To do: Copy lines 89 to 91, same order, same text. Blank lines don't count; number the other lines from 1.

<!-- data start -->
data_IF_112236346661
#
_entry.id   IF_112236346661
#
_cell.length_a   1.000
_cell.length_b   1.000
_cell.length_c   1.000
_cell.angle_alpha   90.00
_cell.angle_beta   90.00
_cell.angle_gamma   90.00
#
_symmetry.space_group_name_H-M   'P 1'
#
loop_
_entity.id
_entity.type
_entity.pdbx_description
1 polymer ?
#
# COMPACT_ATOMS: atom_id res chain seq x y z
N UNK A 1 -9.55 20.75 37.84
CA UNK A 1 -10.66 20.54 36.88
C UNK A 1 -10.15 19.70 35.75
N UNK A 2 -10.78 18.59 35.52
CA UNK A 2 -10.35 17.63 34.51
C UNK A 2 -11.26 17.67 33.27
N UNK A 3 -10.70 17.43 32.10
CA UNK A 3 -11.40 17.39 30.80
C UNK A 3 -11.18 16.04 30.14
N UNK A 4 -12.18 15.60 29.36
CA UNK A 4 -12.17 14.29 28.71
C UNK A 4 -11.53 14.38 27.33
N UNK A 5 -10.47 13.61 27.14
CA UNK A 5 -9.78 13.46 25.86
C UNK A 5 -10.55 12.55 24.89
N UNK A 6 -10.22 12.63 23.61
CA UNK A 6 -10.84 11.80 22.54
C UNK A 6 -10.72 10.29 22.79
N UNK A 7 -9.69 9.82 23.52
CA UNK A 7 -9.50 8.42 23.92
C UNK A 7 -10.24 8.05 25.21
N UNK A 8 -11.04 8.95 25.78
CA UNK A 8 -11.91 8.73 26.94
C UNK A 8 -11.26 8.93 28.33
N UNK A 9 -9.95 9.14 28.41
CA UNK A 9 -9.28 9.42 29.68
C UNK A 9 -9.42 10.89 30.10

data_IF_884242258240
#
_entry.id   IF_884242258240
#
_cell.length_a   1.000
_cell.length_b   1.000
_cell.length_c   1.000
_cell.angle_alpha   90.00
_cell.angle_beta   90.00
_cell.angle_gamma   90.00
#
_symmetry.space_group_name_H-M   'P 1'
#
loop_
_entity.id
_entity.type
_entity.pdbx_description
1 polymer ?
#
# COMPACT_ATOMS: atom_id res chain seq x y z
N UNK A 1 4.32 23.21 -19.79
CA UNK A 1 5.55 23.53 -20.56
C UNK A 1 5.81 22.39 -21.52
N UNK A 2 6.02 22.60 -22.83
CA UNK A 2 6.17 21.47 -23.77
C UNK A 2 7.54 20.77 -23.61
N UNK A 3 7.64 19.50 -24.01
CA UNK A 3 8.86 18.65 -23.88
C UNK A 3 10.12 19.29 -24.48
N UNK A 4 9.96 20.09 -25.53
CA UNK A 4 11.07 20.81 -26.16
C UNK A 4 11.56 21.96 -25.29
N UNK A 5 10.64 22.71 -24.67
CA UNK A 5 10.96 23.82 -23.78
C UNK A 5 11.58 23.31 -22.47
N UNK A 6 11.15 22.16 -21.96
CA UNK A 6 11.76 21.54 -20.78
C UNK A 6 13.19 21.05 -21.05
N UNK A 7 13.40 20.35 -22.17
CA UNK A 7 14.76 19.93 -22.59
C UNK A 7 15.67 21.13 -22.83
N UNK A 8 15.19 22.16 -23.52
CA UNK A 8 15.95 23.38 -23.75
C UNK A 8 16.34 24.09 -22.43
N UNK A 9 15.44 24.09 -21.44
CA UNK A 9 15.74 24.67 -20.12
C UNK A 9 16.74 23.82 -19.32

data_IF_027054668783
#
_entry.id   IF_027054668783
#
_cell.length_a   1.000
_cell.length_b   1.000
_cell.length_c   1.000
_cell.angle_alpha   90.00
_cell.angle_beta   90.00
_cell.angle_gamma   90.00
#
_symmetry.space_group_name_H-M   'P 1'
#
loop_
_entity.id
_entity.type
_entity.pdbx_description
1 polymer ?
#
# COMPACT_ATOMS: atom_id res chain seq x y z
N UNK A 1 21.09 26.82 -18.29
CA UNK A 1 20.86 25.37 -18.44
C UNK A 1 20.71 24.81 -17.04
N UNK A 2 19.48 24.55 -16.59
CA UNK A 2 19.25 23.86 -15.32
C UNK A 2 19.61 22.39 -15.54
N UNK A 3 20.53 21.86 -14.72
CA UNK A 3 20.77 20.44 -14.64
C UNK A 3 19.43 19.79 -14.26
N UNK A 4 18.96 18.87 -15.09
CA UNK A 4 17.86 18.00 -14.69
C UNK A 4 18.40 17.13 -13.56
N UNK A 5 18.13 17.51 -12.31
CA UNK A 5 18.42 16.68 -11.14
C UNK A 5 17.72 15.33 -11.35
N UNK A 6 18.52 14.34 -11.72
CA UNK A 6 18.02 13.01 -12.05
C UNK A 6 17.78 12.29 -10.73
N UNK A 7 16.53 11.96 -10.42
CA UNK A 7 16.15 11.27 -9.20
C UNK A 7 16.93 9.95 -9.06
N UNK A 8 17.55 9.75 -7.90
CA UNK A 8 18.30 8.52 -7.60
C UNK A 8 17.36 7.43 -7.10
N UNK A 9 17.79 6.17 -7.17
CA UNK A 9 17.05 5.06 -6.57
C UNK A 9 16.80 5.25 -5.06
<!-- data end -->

N UNK A 8 15.19 22.16 -23.52
CA UNK A 8 15.95 23.38 -23.75
C UNK A 8 16.34 24.09 -22.43